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PUPILS ARE REVEALING By Dr. Josephine-Liezl Cueto, Ophthalmologist at Lakeshore Eye Care Professionals in Mequon & Saukville, Wisconsin

By editor
September 11, 2014

The pupil is the opening in the center of the iris which is colored part of the eye. Light passes through the pupil to reach the retina in the back of the eye. Pupils become larger in the dark (dilate) and smaller in bright light (constrict).  When you come in for a complete eye examination, we pay close attention to your pupils. The reason is that they tell us a lot about how your eyes and even your brain are functioning.

The nerves that control you pupils travel a long way.  They start in the eye detecting brightness, go back into the brain, down to the spinal cord, back over your lungs and again back into eye to control the small muscles in the iris. Any problem in the eye or anywhere along that pathway (such as a tumor, stroke or head trauma) can affect how your pupils function.  How do we check your pupils?  We take a small light and swing it from one eye to the other.  We then record the size, shape and how quickly each pupil responds to light.

Dr. Josephine-Liezl P. Cueto

Dr. Josephine-Liezl Cueto

Up to 20% of people have pupils that are not the same size so this is generally not of concern.  However, a new change in your pupils is different story especially if it is associated with of the following: a recent head injury, blurred vision in one eye or a new drooping eyelid. If any of these situations apply, you should come in right away for a thorough eye examination.

The evaluation of the pupils is just one of the many components of a complete eye examination which is a thorough medical evaluation of your eyes and how your brain processes visual information. See you soon!

Dr. Josephine-Liezl Cueto is a board certified ophthalmologist specializing in medical and surgical eye care such as cataract surgery, glaucoma treatment, macular degeneration, dry eyes and much more.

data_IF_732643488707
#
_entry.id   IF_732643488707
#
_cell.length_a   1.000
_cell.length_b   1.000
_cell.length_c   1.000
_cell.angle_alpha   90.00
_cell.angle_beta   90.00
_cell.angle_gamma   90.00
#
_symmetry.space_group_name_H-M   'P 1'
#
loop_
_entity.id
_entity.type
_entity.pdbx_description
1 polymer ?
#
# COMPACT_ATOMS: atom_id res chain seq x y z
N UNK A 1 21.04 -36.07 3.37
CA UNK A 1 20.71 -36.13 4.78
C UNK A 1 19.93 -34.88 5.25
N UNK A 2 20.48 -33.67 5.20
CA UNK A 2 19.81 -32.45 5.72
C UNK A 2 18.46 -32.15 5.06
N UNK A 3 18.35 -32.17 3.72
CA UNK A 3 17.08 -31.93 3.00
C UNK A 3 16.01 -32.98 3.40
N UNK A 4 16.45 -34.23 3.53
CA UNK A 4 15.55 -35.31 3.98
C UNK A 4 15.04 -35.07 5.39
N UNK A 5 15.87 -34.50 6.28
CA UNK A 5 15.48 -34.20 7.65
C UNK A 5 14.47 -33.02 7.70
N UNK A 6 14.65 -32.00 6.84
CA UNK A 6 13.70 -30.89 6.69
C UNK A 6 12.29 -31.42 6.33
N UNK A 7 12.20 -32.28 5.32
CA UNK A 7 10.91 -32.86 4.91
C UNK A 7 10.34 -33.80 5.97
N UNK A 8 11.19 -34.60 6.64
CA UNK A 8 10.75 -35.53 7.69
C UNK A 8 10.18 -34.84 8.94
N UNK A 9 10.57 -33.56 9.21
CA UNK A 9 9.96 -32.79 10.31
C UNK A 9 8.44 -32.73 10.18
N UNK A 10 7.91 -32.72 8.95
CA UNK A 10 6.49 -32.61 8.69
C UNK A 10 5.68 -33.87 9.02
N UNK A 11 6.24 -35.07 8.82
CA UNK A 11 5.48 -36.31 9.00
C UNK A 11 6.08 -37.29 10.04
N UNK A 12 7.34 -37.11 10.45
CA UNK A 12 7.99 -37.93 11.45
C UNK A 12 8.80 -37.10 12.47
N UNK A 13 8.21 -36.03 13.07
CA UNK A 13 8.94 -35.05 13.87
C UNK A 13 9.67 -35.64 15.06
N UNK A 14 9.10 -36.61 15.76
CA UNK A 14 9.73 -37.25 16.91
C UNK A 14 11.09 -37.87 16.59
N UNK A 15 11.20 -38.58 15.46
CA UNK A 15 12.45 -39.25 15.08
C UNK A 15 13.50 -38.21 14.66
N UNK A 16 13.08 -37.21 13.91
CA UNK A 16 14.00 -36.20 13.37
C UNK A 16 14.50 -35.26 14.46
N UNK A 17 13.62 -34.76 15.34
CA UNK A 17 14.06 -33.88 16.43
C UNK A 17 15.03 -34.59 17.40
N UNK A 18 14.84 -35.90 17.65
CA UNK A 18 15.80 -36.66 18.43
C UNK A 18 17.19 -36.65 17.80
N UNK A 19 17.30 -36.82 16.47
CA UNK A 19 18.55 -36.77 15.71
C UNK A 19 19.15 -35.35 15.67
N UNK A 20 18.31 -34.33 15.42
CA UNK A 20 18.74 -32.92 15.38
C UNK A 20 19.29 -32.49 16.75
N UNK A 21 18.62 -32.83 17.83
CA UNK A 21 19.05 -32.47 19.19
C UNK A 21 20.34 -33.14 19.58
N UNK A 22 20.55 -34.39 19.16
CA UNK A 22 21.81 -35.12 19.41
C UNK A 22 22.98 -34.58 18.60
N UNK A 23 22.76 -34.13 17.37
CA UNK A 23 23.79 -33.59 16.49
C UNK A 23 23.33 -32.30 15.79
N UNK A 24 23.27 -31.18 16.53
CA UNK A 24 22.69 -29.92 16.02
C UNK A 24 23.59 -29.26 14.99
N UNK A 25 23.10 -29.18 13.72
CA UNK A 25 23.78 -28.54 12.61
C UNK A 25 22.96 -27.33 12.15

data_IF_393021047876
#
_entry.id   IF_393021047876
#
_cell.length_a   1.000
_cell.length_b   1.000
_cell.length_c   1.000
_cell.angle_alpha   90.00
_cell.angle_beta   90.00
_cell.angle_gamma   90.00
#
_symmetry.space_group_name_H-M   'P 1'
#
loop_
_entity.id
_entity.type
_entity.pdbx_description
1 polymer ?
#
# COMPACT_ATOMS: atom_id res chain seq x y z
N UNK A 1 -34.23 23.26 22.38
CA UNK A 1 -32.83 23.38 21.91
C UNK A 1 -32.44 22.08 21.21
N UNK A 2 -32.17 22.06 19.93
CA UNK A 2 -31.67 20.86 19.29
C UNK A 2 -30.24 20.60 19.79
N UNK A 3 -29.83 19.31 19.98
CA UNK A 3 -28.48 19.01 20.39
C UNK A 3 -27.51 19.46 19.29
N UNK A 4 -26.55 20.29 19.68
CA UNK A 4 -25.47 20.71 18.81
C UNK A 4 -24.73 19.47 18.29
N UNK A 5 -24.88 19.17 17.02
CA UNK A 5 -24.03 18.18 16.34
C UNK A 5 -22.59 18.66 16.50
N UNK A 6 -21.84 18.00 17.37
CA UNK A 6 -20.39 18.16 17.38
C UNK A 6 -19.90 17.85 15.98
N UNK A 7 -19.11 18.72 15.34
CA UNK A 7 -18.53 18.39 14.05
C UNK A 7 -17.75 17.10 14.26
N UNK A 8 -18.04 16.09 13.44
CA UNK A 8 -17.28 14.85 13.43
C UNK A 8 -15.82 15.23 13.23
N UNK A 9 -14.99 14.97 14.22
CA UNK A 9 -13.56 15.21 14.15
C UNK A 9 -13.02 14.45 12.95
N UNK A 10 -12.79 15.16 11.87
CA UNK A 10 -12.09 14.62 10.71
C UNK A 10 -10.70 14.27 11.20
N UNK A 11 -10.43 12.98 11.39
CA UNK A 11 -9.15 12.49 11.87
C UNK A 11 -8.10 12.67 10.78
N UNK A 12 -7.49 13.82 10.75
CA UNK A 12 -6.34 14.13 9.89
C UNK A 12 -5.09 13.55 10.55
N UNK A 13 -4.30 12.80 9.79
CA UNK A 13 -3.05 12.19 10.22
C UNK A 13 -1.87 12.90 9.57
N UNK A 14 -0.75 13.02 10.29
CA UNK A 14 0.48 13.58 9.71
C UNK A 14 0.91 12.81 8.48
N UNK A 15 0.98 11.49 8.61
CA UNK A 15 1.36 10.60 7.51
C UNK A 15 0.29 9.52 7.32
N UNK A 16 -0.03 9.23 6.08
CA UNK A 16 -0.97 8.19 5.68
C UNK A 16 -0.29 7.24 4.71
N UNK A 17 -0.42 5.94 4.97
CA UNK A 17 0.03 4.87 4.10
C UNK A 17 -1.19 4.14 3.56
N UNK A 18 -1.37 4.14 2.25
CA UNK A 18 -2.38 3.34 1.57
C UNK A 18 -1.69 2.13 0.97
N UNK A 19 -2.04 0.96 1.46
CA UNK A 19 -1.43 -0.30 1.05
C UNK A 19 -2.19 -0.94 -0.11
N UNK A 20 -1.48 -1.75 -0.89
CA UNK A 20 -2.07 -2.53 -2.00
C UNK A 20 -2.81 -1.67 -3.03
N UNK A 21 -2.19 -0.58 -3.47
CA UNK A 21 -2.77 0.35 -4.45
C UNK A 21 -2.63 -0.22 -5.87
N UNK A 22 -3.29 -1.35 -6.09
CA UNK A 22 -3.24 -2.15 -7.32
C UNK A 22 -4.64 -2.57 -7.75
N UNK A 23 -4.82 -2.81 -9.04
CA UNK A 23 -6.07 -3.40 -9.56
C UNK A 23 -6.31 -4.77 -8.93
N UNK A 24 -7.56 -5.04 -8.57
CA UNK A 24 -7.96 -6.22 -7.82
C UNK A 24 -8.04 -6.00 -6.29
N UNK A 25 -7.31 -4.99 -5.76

For more eye care information, call 262-241-1919 or visit www.LakeShoreVision.com

 


CATARACTS & MACULAR DEGENERATION By Dr. Martha Jay, Ophthalomologist at Lakeshore Eye Care Professionals with offices in Mequon & Saukville, Wisconsin

By editor
September 2, 2014

Many people have both cataracts and macular degeneration as both conditions are more common later in life. Cataracts are caused by a clouding of the lens in the front of the eye and are treated with surgery. Macular degeneration is an aging change in the back of the eye.  There are two types of macular degeneration: “dry” and “wet.”  The dry type is less severe and may just be noticed during a routine eye examination. The more severe wet type usually causes blurred or distorted central vision. Sometimes the wet type is treated with injections into the eye on a regular basis.

If your vision is impaired by macular degeneration and you also have cataracts, you may wonder if having cataract surgery would be of any benefit.  A recent study in the medical journal “Ophthalmology” looked at this very question.  The study followed 800 patients and came to the conclusion that cataract surgery did improve vision in patients with all levels of macular degeneration.  Expectations should be guarded, however, about how much improvement could be expected.  The retinal is like the film of a camera, so if it is damaged by macular degeneration you cannot expect to get a perfect picture even with a perfectly clear lens.

Dr. Martha F. Jay

Martha F. Jay, Ph.D., M.D.

Every situation is different so the decision to proceed with cataract surgery is one that you make with the assistance of your eye physician.  While cataract surgery is a relatively quick and easy procedure, you want have reasonable expectations. We can thoroughly discuss your options and explain what visual improvement you could expect with cataract surgery the time of your next complete eye examination.

Dr. Martha Jay is a board certified ophthalmologist specializing in medical and surgical eye care including cataract surgery and macular degeneration care. For more eye care information, call 262-241-1919 or visit www.LakeShoreVision.com.


CHOLESTEROL AND DIABETIC EYE CARE By Dr. Josephine-Liezl Cueto, Ophthalmologist at Lakeshore Eye Care Professionals with offices in Mequon & Saukville, Wisconsin